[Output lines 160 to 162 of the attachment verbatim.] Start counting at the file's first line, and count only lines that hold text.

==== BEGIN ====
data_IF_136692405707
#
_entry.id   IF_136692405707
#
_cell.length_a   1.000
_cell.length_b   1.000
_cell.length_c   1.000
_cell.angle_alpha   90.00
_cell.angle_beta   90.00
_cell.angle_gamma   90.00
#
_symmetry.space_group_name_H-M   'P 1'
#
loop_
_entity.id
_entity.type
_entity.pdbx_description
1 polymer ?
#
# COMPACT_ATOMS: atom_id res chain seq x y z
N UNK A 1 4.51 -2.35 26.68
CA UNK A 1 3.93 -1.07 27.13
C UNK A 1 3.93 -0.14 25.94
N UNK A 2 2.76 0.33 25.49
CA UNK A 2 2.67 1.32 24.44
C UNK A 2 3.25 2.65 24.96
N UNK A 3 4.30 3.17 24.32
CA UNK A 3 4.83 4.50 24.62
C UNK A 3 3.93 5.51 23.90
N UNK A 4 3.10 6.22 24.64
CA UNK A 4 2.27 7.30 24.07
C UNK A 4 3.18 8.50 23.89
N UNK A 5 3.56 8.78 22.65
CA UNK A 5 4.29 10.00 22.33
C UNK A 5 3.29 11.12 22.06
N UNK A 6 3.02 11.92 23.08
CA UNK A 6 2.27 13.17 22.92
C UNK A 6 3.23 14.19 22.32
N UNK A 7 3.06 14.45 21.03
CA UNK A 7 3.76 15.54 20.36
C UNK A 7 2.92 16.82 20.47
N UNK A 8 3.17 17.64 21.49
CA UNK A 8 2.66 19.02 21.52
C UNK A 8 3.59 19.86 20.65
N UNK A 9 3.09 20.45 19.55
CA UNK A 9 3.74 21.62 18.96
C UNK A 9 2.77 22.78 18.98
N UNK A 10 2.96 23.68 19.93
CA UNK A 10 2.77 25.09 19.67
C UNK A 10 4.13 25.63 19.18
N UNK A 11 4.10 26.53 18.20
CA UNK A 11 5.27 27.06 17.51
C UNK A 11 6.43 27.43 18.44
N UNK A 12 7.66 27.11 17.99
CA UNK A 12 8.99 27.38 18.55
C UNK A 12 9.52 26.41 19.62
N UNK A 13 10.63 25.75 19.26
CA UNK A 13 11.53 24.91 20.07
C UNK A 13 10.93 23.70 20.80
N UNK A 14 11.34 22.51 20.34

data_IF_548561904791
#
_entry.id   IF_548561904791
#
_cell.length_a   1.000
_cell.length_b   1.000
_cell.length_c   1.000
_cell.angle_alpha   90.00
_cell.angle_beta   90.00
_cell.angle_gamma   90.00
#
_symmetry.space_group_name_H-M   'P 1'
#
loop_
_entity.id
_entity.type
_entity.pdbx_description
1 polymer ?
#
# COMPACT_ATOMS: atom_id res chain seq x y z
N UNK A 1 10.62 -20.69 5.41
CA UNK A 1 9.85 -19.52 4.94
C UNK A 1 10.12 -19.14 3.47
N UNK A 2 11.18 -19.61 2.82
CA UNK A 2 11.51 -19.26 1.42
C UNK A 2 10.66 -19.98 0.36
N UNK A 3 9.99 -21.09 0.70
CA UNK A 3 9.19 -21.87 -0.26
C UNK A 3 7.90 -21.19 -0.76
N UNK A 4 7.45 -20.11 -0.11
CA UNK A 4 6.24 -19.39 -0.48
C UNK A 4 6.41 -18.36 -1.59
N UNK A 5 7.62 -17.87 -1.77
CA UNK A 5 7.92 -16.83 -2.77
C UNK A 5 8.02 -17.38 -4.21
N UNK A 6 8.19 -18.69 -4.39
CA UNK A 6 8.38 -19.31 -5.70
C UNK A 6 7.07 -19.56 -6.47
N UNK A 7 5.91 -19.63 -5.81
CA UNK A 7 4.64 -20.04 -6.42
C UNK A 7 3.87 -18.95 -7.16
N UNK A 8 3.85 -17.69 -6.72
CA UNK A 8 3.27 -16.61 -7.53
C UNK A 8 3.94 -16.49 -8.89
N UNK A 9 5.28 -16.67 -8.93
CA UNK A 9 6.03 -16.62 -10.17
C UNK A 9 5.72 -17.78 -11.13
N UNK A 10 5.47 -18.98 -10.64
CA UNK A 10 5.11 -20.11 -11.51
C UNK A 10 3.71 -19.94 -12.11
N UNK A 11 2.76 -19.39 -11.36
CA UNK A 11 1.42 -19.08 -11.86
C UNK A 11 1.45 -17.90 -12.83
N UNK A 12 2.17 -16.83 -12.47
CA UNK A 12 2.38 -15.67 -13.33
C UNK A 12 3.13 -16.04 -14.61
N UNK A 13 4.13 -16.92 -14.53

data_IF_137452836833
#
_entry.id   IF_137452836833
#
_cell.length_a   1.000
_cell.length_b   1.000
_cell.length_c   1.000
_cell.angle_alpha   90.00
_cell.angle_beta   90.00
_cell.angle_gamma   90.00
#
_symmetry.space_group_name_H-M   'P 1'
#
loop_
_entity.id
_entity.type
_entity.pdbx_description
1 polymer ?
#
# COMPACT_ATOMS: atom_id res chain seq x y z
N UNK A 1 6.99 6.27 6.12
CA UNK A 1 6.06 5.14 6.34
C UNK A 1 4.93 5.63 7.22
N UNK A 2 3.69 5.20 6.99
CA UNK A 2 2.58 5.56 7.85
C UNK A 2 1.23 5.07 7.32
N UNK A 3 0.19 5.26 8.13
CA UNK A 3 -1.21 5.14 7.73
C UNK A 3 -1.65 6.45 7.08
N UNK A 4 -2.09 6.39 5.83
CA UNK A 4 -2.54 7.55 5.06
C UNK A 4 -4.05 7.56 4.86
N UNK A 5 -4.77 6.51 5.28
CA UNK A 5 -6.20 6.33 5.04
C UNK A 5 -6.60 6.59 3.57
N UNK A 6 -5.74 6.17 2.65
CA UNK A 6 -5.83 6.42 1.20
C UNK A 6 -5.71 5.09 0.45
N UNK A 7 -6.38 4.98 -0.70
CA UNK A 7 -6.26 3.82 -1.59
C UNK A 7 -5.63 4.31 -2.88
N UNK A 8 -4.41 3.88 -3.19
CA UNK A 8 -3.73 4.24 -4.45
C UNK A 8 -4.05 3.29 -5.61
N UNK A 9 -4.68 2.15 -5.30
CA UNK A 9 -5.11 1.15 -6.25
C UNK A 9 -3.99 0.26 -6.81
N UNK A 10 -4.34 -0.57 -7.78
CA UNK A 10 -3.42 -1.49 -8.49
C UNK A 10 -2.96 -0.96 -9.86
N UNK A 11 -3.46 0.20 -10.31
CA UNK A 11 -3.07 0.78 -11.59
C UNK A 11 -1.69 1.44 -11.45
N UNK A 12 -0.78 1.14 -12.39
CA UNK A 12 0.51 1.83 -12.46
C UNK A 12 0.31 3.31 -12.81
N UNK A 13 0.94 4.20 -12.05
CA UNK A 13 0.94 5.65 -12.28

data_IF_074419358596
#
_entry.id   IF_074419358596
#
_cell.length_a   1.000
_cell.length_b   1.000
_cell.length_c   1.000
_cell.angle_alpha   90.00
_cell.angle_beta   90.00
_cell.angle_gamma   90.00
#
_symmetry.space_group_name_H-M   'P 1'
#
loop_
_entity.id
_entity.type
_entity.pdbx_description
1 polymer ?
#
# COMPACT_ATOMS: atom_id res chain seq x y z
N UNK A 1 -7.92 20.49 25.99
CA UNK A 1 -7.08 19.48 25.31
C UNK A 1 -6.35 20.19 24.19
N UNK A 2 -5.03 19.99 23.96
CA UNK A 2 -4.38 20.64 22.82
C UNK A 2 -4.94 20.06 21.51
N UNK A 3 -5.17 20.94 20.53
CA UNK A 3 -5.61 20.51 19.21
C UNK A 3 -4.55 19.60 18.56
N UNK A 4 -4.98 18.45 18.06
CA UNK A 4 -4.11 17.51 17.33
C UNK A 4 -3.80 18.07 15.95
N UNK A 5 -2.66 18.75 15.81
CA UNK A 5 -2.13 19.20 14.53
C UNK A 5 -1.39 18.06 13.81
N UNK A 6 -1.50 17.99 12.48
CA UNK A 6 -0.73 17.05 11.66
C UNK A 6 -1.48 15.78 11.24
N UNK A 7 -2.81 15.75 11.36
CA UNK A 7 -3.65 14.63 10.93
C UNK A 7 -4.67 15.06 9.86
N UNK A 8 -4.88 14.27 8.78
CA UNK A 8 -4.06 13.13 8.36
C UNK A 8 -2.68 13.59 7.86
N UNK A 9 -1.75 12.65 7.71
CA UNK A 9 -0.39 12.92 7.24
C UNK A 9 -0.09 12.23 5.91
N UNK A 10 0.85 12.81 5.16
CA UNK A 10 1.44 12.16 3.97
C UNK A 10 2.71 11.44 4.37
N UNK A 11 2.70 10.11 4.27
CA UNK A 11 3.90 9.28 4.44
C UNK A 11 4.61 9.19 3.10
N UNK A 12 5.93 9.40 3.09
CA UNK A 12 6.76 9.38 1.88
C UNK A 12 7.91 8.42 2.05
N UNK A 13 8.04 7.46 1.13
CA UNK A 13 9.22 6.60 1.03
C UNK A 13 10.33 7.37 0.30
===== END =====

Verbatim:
CA UNK A 8 -3.73 4.24 -4.45
C UNK A 8 -4.05 3.29 -5.61
N UNK A 9 -4.68 2.15 -5.30